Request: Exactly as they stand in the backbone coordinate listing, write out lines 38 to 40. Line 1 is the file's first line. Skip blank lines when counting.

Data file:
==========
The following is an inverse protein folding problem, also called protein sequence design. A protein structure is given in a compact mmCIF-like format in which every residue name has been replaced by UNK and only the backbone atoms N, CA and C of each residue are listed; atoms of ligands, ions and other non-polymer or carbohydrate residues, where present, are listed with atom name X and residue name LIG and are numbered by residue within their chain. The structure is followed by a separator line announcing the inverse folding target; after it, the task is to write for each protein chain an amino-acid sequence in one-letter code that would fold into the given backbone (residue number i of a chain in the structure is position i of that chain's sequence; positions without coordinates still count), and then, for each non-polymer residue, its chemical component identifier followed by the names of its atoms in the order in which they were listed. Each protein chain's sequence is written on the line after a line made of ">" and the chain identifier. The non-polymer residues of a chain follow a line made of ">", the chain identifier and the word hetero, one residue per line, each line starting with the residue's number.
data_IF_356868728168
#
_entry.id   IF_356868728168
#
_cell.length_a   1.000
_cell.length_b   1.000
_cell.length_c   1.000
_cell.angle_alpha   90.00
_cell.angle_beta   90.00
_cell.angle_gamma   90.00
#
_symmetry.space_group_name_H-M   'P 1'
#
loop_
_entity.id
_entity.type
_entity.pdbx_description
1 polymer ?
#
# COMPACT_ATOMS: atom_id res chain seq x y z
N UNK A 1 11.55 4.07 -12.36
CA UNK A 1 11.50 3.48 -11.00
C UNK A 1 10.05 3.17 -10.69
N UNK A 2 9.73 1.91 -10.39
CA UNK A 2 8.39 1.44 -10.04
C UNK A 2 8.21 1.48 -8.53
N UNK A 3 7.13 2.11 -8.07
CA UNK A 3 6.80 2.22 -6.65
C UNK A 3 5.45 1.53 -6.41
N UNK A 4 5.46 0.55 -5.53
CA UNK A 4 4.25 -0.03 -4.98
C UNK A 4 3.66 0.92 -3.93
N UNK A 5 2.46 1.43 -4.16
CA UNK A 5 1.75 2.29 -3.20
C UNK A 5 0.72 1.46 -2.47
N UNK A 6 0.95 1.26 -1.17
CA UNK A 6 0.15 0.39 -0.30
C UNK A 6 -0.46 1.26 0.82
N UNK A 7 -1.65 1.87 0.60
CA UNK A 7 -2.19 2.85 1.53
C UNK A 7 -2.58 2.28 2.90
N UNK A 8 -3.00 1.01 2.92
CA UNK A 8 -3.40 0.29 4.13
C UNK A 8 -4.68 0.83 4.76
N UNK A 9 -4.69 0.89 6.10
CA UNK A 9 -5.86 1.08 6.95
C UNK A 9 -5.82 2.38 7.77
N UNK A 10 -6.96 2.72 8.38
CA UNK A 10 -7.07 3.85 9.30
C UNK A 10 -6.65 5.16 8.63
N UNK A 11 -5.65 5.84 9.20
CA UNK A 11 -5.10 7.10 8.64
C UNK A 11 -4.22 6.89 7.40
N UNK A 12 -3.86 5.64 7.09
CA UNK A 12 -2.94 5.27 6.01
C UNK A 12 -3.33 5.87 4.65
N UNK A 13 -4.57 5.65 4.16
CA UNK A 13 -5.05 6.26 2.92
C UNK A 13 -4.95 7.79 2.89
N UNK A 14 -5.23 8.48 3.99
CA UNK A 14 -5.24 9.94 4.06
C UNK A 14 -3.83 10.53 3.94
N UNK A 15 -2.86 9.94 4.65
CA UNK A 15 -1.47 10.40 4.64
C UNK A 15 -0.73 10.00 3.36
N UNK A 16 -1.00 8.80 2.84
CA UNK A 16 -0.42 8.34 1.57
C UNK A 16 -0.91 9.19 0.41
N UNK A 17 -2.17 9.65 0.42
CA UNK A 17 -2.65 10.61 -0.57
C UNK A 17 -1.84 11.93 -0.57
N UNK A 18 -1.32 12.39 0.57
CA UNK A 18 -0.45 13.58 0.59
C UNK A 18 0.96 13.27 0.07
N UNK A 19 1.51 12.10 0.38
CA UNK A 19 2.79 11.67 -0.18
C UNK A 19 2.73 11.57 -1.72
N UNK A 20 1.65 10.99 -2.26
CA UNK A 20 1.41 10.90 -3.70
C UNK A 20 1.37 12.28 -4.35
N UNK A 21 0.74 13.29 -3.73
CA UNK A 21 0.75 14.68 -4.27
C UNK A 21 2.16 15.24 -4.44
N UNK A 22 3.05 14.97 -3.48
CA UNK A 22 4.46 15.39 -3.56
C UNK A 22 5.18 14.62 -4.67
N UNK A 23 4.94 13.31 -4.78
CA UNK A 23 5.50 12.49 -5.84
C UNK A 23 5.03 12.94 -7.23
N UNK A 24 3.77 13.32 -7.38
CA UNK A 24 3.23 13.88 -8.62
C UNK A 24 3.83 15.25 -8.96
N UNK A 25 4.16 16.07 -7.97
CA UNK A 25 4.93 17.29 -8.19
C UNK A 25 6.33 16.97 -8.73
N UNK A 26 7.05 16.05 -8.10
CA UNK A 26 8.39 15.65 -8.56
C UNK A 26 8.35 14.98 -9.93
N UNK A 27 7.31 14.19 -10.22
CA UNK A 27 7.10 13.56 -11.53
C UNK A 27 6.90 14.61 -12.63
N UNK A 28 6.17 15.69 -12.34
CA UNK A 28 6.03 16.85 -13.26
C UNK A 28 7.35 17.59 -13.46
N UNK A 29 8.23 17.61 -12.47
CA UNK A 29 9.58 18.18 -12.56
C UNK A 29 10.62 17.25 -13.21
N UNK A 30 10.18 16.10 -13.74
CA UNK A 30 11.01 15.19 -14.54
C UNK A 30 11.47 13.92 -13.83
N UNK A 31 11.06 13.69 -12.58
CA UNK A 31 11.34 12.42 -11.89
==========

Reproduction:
CA UNK A 6 0.15 0.39 -0.30
C UNK A 6 -0.46 1.26 0.82
N UNK A 7 -1.65 1.87 0.60